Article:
The program is designed as a 36-credit, 12-course curriculum that can be completed in one to three years depending on the course load taken by the student. The courses will be offered in four 12-week semesters per year. Eight courses are required as outlined in the core section; with 4 electives that you choose from among the course offerings.
The DMM Program is delivered in 2 ways:
- The first method is done mainly as a distance learning program which can be done both for students from the US and for international students, studying from their home countries. This actively engaged process involves research, discussion boards, adobe chats, and a variety of assignments that lead to participating in the emergency management community. All students are required to take the Psychological Aspects of Disaster’s course and the Principles of Disaster Exercises & Drills class which involves participating in the one time on-campus conference and exercise week (6.5 days) offered only in the summer. The on campus week will include live lectures, hand-on skills labs, role-playing seminars, disaster drills and a table top exercise. In this program students complete the course sequence as it fits their schedule.
- The second delivery method, particularly popular with those from other countries, allows students to come to the campus to study in a fulltime program. This more traditional academic method allows students to complete the program by registering for class sections that combine in-person classroom seminars and activities with supportive material in the Blackboard learning management system. This delivery method is termed a hybrid section. Students must meet with the faculty in person on-campus and in faculty led activities in the community. Although graduate study is a more independent, research and writing intensive process than undergraduate education, ample opportunities exist for in-person activities. These required sessions involve lecture material, as well as application to real world learning opportunities to gain experience. The integration of theory and practice is emphasized. It is required for international students present in the US to attend these activities. Using the University resources and our academic partners, we have designed the hybrid on-campus course sections with opportunities to explore and discuss pertinent topics during each term. A typical schedule has the student involved for 2 hours a week with the faculty and mentor.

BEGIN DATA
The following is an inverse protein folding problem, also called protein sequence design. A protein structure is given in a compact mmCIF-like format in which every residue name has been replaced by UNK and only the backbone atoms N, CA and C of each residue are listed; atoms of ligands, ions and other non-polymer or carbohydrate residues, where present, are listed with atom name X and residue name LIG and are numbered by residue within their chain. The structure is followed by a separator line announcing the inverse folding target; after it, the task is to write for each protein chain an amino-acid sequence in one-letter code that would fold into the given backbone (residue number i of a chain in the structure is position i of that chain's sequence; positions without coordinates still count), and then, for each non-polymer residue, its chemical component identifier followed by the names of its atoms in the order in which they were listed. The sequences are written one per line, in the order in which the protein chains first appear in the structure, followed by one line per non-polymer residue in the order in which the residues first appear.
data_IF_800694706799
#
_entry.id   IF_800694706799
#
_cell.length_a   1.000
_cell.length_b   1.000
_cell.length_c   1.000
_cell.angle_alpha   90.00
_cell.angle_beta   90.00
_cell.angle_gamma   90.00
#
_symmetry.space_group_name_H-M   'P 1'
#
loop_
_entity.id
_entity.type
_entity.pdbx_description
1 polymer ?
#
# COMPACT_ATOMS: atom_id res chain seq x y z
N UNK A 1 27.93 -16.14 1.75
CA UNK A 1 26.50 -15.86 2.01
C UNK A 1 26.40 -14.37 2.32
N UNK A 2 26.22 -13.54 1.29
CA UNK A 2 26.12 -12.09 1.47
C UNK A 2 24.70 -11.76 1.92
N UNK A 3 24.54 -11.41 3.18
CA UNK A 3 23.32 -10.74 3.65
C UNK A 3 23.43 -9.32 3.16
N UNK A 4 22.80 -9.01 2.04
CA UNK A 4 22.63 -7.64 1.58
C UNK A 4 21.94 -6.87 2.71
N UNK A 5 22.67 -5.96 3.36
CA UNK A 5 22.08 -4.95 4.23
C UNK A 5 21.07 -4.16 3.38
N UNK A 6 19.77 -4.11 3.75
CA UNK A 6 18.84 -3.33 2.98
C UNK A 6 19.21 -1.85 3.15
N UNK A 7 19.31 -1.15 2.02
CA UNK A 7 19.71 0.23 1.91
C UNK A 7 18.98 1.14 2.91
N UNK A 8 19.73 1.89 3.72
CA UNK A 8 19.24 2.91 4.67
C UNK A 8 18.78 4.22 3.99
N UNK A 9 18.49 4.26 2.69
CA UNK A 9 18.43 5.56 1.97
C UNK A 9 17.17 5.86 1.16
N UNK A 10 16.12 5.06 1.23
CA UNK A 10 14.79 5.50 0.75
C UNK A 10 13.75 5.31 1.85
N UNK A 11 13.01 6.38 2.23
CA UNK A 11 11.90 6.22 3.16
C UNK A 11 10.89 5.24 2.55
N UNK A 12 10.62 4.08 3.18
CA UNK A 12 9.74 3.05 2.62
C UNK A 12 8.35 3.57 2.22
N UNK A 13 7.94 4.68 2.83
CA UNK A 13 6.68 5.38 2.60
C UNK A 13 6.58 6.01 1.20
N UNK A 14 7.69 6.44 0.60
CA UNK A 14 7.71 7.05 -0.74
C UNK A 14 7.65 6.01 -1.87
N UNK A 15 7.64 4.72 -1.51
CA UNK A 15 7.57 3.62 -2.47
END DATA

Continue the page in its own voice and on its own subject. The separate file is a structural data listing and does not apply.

Students enrolled in the on-campus method are also required to participate one time in the 6.5 day on-campus conference and exercises week during the summer session when they are enrolled in both Psychological Aspects of Disasters and Principles of Disaster Exercises & Drills, as part of the required work for these two courses. As noted above, the on campus week will include live lectures, hand-on skills labs, role-playing seminars, disaster drills and a table top exercise. The design of the hybrid on-campus model fulfills the U.S. Federal Government fulltime status requirements for F1 student visas.
Both options include a variety of teaching modalities such as on-line PowerPoint© lectures with audio, asynchronous discussion boards, synchronous chat rooms, reading assignments, research papers, on-line journals and on-line testing.
All students will also be required to complete a capstone experience that has several options, but a formal thesis is not required. Please see the program materials for information on this applied project.
The program can arrange for students to participate in an internship at a site that provides emergency and disaster planning and preparedness in the United States and internationally.
A minimum of 100 hours of experiential learning is required for all students. By blending the academic course work with real life experiences in the discipline of emergency management and disaster medicine, students have the opportunity to apply the theories learned in the classroom setting. These experiential learning opportunities vary with the students interests but must address specific types of skill application activities. These hours are in addition to any class assignments and internship hours. This individualized plan is created in the initial Principles of Disaster Medicine and Management course and implemented throughout the program.
Sample Course Sequence DMM program
Since students have the option to take from 1 -3 courses per term this is presented as a sample schedule. Students are required to complete a course plan based upon the course schedule provided, taking into consideration the terms elective courses are offered.
Fall term 1
DMM 611 Principle of Disaster Medicine and Management
Elective # 1
Winter term 2
DMM 647 Disaster Emergency Planning
DMM643 Public Health Implication in Disasters
Spring term 3
DMM 631 Organizational Management and Communications in Disasters
Elective # 2
Summer term 4
DMM 635 Psychological Aspects of Disasters
DMM 639 Principles of Disaster Exercises and Drills
Fall term 5
DMM 651 Applied Research and Statistics
Elective # 3
Winter term 6
DMM 755 – Capstone